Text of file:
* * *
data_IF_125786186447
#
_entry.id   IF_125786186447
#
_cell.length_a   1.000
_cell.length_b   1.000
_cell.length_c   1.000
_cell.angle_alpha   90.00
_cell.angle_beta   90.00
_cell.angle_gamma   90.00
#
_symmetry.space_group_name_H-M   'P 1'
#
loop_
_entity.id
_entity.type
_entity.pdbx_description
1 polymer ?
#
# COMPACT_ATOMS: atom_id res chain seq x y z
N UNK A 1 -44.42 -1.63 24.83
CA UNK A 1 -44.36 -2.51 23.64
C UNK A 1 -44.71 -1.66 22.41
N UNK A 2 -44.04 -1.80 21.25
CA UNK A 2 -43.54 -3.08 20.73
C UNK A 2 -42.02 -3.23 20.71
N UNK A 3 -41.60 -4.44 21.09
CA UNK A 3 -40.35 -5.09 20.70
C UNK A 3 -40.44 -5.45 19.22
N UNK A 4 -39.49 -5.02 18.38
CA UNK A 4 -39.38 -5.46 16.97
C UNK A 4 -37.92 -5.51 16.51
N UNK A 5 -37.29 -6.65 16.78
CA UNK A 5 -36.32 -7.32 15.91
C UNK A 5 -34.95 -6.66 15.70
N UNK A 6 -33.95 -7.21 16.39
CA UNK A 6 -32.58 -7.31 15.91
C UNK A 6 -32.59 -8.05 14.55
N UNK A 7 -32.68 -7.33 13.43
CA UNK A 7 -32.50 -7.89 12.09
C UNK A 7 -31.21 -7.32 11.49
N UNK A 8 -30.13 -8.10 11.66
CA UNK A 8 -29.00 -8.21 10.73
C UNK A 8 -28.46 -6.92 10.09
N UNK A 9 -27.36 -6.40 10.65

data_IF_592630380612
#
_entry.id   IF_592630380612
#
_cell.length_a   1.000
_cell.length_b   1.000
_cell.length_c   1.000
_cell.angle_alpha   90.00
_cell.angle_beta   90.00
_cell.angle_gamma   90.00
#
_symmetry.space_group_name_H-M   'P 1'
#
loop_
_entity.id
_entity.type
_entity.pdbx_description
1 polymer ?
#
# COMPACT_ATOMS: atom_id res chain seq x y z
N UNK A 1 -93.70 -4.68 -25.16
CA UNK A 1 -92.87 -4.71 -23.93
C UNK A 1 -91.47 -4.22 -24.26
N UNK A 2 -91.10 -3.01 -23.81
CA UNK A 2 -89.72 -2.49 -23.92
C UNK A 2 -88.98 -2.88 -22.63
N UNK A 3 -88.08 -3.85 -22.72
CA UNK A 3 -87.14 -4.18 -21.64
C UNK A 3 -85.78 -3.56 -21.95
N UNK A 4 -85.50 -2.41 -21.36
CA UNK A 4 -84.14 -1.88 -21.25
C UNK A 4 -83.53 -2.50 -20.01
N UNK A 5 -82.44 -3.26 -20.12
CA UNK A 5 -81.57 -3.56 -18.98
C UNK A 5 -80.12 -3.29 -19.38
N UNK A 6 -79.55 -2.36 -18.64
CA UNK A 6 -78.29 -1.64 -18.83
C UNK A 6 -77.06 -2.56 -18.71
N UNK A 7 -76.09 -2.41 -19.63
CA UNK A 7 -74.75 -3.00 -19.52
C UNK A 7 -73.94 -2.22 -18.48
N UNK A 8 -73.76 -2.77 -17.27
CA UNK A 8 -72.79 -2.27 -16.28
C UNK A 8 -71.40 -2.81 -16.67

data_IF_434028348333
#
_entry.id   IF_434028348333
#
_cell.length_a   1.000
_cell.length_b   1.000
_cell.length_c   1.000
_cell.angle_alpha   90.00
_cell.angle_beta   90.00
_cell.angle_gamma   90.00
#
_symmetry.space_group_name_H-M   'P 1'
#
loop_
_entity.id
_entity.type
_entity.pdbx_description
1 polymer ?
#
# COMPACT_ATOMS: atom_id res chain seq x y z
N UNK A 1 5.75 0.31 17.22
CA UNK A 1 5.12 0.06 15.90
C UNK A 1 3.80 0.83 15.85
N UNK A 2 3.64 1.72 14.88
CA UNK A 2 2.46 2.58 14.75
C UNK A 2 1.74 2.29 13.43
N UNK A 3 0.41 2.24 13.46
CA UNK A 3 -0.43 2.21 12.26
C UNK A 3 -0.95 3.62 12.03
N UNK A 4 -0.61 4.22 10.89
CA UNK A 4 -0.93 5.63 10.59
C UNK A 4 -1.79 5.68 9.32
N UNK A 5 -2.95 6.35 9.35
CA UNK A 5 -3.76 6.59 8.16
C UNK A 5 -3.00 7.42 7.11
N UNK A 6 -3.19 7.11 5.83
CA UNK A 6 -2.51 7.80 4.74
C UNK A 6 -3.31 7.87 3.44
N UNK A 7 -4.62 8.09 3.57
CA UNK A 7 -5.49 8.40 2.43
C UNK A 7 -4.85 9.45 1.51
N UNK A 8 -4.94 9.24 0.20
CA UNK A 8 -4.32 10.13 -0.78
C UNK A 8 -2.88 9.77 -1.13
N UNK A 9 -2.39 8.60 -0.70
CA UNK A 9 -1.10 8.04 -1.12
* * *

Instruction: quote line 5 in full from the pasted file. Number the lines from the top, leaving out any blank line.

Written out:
_cell.length_a   1.000